Accounts receivable is the first step in a series of collection attempts dealing with the billing of customers who owe money to a consumer, business or an organization for products and/or services that have been provided to the customer. This is sometimes done in a small organization by writing an invoice and sending via mail, fax or email.
On a business balance sheet, accounts receivable is the amount that customers owe the business. Aka AR, they are classified as current assets. To record a journal entry for a sale on account, 1 must debit a receivable and credit a revenue account. When the customer pays off the account, 1 debits cash and credit the receivable in the journal entry. The ending balance on the trial balance sheet for accounts receivable is always debit.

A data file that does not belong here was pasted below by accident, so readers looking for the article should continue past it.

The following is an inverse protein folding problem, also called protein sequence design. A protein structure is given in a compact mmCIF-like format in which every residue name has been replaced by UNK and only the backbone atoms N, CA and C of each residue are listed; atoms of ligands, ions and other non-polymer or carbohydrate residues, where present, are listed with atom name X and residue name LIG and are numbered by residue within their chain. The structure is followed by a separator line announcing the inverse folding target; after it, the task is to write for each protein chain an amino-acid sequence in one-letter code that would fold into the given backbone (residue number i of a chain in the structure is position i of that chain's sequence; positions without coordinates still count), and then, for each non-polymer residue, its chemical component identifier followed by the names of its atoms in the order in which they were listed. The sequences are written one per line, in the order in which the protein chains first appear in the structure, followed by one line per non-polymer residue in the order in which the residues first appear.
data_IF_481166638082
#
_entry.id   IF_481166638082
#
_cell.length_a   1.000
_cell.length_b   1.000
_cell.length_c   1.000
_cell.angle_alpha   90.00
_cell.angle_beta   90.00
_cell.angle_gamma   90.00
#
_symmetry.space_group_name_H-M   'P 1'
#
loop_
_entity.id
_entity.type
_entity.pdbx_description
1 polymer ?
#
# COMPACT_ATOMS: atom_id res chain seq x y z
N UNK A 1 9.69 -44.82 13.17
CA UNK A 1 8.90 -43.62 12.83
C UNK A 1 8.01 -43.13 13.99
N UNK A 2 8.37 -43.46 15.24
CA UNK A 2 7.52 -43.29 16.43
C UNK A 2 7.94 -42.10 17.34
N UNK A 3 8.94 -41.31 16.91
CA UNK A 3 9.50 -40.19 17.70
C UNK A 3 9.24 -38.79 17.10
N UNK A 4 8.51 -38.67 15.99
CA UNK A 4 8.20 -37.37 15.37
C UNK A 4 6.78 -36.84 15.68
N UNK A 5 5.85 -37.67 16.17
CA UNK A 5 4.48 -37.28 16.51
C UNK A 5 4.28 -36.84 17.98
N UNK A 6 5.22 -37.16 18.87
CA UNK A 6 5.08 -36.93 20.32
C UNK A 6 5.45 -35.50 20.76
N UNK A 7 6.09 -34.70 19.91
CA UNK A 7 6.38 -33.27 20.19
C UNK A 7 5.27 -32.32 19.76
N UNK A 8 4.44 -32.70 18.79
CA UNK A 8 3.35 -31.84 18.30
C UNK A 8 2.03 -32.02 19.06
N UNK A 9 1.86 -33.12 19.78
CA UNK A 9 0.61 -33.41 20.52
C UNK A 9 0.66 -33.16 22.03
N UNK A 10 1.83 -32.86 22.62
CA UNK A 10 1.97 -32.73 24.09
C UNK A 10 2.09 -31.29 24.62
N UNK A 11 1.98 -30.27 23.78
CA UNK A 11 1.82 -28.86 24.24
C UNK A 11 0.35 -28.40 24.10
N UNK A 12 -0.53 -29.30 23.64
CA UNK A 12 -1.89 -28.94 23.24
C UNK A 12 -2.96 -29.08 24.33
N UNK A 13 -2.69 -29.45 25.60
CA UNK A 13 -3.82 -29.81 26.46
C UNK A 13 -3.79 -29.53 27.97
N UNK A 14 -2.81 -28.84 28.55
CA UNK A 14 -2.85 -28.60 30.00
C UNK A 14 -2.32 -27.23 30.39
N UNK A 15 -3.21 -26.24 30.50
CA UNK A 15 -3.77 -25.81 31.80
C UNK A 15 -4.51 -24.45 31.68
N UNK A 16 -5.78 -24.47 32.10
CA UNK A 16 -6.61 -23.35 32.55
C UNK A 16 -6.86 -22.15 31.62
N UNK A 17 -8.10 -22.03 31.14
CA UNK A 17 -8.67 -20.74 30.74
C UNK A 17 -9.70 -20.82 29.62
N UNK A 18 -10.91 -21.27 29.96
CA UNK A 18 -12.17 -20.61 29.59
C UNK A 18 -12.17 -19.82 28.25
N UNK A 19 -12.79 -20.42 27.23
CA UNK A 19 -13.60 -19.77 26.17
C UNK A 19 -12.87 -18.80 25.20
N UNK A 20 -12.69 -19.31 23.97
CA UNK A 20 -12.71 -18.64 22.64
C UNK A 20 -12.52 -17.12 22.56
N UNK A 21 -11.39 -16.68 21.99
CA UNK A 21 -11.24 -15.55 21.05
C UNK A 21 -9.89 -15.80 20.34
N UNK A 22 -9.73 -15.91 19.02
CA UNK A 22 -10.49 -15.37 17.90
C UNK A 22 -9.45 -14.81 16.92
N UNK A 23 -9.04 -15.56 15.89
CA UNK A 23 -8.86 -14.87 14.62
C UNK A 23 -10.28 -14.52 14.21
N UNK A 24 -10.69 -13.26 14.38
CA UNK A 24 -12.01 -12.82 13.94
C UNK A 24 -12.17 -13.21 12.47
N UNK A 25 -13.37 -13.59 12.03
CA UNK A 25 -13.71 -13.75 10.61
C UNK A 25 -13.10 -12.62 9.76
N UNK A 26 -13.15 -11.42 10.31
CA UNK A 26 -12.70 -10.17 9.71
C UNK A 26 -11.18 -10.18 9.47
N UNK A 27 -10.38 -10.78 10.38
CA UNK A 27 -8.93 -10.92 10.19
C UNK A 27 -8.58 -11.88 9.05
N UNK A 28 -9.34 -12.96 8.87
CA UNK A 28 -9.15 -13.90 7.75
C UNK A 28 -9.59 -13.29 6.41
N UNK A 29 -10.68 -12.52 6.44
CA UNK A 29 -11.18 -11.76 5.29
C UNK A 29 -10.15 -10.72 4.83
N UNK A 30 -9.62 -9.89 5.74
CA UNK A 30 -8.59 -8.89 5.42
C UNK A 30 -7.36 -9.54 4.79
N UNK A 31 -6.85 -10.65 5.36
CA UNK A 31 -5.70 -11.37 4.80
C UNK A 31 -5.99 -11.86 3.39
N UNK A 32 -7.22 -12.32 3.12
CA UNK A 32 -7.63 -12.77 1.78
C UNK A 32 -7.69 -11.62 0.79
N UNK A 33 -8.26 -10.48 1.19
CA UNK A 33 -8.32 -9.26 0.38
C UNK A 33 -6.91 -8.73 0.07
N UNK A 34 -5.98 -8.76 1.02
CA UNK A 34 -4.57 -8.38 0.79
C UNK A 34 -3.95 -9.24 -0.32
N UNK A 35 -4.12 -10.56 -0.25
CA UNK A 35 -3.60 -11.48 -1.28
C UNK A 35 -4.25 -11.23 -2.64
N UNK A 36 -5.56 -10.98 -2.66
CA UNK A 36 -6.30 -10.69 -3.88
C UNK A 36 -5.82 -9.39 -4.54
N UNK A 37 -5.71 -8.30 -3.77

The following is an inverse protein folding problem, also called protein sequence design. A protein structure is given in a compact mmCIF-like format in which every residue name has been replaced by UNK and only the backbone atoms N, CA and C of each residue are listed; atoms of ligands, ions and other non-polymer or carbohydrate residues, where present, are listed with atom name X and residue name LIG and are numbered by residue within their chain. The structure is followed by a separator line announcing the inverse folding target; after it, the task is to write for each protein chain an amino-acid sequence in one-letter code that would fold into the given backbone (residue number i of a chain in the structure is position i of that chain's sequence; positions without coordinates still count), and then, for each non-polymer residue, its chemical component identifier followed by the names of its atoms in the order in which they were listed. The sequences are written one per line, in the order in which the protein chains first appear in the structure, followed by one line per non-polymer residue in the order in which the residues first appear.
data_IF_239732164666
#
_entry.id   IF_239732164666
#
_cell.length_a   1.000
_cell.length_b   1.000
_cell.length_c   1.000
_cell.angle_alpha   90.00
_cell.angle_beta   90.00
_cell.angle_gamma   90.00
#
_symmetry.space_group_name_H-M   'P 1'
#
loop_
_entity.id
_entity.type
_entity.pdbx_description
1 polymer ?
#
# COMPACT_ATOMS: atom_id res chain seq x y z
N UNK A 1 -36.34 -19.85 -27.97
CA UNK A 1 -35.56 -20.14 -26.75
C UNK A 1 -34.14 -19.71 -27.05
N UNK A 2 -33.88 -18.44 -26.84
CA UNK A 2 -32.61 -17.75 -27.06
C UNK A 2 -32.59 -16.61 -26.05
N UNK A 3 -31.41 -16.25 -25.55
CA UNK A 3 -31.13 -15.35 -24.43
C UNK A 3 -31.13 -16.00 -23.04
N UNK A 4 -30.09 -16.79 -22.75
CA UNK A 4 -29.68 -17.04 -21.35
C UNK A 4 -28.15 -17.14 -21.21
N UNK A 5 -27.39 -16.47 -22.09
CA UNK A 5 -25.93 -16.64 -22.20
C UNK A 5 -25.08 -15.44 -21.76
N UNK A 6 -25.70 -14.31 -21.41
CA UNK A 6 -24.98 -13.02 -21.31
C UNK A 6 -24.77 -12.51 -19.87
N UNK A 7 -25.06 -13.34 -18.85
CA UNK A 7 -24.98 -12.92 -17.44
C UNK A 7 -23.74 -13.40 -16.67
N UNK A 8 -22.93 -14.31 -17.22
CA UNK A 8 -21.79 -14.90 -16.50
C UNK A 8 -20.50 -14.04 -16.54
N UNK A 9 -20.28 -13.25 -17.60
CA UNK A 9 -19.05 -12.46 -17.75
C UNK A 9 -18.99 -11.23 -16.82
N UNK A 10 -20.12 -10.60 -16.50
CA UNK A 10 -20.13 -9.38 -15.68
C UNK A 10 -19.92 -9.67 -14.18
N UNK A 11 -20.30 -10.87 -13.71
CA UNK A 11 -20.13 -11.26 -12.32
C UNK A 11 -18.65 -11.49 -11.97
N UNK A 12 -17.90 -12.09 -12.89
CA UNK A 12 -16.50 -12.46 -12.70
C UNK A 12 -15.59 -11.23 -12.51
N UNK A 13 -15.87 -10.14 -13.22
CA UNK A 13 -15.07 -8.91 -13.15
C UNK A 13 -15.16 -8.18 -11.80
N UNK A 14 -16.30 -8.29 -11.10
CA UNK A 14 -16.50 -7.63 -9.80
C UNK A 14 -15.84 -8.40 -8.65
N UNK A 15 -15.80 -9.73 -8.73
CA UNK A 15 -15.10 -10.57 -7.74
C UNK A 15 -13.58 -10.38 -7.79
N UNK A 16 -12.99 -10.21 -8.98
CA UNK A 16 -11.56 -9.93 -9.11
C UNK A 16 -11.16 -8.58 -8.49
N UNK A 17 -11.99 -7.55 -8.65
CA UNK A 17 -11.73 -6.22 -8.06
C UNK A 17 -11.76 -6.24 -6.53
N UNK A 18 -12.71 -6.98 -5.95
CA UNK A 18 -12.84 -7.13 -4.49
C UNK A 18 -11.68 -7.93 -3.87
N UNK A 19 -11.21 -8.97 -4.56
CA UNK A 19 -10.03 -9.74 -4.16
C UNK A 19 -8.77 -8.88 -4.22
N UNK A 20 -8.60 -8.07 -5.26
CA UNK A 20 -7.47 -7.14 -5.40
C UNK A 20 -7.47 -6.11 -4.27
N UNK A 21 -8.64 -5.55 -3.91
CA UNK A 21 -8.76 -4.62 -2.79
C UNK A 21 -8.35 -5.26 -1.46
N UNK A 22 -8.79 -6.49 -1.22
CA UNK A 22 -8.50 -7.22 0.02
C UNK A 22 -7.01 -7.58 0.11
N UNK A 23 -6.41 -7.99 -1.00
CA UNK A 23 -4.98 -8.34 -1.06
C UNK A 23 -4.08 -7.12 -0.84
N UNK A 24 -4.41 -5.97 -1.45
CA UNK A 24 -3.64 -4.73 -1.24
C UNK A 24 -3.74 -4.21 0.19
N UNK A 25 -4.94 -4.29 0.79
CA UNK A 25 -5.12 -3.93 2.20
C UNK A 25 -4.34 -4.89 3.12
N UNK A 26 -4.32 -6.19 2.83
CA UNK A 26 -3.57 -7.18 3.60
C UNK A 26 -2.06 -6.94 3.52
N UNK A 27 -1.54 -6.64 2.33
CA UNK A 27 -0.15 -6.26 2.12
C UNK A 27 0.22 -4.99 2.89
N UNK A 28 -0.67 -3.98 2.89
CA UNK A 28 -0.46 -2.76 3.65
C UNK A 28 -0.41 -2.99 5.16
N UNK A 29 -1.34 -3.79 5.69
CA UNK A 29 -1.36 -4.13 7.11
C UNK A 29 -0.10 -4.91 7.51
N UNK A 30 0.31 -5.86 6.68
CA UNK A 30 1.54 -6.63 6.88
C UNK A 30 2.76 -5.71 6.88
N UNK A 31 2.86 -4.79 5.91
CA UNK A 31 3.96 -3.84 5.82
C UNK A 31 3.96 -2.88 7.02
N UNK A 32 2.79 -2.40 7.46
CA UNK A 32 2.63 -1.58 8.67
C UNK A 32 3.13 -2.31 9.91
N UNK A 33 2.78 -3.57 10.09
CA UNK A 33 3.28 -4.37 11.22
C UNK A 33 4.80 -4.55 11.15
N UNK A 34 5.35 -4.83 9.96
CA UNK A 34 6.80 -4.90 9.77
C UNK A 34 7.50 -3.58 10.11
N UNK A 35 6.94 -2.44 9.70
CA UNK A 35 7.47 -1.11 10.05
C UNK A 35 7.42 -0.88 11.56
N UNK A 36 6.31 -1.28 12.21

Business organizations which have become too large to perform such tasks by hand (or small ones that could but prefer not to do them by hand) will generally use accounting software on a computer to perform this task.
Associated accounting issues include recognizing accounts receivable, valuing accounts receivable, and disposing of accounts receivable.
There are many types of accounting transactions like accounts payable (AP), payroll and trial balance.
Since not all customer debts will be collected by the AR department, companies typically record an allowance for bad debts which is subtracted from total accounts receivable. When accounts receivable are not paid, some companies turn them over to collection agencies. However, many debtors just won’t pay the AR; in those cases, smart creditors turn to a collection agency.
Author: Takara AlexisThis author has published 28 articles so far.